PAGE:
Education Program

Components of an Individualized Education Program

Under the Individuals with Disabilities Education Act (IDEA) all students who are classified with a disability must have an Individualized Education Program (IEP). An IEP is the method by which parents and educators can set appropriate goals and assess a student's progress. There are certain elements necessary for an effective IEP. This article will explain those necessary elements.
Present Levels of Performance
The first part of the IEP describes the student's current custom writing help performance. The present levels of performance are determined by evaluation results and observations by parents and educators. They include information on how the student's disability affects his educational performance.
Annual Goals
Every IEP must include goals that the student should be able to achieve in one year based on his present levels of performance. The goals do not need to be solely related to academics. They can also be social, behavioral, or related to physical needs. Each goal needs to be clear and measurable, and the IEP must explain how the student's progress will be measured, as well as how the parents will be informed of the student's progress. 
Special Education and Related Services
The IEP must include the student's placement and any other related special education services. This includes the type of classroom or classrooms in which the child will participate, as well as any supplementary aids and supports needed. This section will also include any training or professional development for the educators that are necessary to ensure the child's success. The date services will begin and the frequency with which they will be provided must also be included.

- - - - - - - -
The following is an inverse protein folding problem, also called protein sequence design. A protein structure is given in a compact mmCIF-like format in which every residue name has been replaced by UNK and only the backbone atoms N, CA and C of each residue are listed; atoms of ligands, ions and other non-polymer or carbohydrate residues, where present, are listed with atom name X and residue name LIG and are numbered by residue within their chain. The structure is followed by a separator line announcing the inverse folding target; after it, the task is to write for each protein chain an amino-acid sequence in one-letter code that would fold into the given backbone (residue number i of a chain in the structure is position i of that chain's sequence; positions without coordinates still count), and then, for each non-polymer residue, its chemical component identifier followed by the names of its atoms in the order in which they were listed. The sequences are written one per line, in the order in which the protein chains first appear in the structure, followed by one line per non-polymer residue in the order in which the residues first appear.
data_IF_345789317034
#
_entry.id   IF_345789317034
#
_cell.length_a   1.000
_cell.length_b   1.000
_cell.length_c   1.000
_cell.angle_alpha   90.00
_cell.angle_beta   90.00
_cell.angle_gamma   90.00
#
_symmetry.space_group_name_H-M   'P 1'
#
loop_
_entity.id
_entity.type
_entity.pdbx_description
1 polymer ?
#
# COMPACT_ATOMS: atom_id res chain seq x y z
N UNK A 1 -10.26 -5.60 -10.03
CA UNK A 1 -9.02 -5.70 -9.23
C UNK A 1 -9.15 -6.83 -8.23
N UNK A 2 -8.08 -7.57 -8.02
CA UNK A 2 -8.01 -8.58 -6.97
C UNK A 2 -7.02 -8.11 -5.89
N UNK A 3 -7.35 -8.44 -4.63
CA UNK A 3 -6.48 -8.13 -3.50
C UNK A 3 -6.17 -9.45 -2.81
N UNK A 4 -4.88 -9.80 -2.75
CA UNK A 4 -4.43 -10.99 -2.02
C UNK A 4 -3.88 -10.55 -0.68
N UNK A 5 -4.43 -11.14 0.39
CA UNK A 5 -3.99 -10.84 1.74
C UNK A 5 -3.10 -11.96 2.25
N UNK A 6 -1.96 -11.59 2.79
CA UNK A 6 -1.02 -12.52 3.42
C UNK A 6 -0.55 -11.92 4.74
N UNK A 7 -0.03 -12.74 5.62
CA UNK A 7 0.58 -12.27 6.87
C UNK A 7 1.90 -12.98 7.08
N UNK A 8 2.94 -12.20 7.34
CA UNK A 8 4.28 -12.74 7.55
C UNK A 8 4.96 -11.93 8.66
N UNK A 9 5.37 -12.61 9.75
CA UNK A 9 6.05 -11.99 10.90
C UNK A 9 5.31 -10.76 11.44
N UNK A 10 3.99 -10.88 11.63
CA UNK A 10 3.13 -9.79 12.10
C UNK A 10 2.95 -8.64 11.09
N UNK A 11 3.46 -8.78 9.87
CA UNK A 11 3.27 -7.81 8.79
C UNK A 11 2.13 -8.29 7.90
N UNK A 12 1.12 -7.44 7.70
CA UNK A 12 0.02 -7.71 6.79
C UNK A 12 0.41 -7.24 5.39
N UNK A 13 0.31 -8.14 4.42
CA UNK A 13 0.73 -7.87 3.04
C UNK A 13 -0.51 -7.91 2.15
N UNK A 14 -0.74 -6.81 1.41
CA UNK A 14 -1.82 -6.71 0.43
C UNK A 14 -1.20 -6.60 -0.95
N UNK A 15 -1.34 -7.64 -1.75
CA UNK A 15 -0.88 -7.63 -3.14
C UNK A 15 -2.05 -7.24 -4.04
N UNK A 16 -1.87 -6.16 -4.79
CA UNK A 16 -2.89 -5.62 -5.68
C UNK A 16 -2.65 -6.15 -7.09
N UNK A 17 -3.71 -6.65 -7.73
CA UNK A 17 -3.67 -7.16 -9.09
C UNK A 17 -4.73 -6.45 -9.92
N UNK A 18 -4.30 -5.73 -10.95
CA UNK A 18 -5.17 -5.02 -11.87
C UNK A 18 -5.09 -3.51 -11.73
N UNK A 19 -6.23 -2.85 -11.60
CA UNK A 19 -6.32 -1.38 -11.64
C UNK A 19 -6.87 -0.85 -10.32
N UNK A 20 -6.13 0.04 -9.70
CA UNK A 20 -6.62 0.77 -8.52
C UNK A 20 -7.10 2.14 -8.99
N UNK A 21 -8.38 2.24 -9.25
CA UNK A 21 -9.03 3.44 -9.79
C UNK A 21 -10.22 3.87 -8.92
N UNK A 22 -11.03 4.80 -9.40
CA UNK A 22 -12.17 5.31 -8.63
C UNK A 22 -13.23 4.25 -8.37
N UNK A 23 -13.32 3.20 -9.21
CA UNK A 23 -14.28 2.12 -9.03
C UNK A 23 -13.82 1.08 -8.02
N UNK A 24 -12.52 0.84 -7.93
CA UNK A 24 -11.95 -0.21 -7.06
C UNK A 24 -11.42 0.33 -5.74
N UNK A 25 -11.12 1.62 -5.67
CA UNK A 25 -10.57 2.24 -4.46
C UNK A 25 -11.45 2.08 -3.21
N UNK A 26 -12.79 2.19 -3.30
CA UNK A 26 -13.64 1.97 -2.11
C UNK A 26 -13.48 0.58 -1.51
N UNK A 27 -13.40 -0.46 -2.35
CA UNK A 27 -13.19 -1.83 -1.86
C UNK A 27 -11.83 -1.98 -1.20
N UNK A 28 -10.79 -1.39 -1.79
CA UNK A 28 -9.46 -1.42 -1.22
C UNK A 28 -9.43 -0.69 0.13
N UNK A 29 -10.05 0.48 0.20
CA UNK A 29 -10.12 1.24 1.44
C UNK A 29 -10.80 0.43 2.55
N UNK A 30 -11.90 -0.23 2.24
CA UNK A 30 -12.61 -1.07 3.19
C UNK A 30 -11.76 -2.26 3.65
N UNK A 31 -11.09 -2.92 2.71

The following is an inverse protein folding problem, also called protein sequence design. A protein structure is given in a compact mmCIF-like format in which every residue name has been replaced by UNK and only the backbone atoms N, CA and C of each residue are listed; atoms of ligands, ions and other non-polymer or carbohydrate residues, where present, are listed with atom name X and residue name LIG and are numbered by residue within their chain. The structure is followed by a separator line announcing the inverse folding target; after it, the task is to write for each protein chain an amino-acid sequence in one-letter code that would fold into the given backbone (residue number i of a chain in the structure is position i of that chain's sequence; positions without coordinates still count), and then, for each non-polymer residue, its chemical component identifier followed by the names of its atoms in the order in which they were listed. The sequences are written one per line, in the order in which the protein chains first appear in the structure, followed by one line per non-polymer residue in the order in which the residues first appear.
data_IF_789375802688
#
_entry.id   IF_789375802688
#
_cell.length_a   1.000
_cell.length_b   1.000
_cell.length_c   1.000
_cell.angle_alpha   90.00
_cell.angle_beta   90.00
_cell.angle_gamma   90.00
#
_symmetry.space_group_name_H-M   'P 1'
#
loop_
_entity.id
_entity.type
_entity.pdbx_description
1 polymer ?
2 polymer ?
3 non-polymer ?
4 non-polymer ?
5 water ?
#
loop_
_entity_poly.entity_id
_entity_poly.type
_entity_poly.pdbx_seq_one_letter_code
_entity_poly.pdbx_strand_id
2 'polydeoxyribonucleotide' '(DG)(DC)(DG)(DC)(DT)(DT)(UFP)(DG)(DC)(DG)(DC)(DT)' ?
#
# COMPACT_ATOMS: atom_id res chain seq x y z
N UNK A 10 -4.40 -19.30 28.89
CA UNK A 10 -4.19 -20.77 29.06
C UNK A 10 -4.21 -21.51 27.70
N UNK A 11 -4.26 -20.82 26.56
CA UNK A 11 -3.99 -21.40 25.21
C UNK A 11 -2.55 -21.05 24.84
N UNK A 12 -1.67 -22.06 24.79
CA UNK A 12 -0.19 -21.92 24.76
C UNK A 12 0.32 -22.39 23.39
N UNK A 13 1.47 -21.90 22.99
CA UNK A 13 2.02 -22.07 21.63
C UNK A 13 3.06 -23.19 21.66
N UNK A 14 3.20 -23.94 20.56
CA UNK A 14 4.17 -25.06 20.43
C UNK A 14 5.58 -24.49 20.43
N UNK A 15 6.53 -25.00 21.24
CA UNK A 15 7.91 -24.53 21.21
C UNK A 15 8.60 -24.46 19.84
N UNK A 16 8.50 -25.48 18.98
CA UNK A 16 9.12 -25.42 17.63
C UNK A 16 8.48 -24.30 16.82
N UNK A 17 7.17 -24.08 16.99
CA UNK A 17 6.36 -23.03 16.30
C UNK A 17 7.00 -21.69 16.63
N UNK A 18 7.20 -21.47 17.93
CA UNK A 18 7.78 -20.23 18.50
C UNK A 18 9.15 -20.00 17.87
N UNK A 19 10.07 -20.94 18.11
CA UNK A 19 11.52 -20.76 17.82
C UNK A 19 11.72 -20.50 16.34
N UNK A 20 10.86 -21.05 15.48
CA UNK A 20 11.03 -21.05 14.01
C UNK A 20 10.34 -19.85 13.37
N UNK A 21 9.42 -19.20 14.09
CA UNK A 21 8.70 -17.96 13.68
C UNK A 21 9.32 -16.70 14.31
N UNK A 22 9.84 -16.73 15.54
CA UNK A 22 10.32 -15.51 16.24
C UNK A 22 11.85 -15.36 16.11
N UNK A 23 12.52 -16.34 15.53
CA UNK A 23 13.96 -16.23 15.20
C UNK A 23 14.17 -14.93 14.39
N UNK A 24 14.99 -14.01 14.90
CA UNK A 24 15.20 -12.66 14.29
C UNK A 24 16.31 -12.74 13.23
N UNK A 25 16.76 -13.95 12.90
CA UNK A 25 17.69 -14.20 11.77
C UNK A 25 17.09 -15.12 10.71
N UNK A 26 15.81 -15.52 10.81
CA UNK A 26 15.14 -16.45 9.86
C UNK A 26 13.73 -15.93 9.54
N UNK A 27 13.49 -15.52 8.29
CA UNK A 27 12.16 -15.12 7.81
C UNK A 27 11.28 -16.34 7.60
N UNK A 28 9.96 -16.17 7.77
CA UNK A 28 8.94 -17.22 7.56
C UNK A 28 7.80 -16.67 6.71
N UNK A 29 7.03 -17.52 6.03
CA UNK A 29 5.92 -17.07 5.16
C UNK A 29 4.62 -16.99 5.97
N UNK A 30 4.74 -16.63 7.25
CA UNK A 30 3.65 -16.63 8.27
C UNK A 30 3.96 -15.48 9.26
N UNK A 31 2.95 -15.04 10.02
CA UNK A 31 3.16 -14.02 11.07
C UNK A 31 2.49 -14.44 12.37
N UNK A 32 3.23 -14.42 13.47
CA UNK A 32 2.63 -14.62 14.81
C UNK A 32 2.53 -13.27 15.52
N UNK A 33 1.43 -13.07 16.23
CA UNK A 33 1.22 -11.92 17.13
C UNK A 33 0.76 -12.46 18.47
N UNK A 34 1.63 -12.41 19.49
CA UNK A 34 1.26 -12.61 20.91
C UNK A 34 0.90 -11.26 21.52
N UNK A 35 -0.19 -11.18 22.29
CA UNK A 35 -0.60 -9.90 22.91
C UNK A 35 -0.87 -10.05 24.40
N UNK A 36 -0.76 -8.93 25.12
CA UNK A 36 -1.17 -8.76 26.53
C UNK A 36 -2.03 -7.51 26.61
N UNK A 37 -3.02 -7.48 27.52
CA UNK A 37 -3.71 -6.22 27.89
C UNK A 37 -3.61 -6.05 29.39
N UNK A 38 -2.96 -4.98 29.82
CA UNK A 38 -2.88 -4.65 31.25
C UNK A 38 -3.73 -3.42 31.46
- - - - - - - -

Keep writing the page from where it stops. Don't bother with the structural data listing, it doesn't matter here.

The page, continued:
Participation in Standardized Tests
Achievement tests are regularly given to students based on grade level or age group. A student's IEP must address the modifications necessary for him to participate in those tests or an explanation for why it is not appropriate for the student to participate in the test. It must also include the alternative assessments for the student if he is not to take the regular test.
Transition Service Needs
By the time a student is 16 years old, his IEP must include transition services. This includes a statement of his post-school goals, as well as any services or courses he needs to reach those goals. The statement of transition services needs to be updated annually.
Age of Majority
The student must be told of any rights that will transfer to him once he reaches the age of majority no less than one year before that point. His IEP must also include a statement that those rights have been explained to him. The laws regarding age of majority differ by state. 
Careful development of your student's IEP is essential to keeping him on the path to success, both in school and out. Making sure all necessary components are included in the IEP will help ensure appropriate goals are set and progress is continuously measured.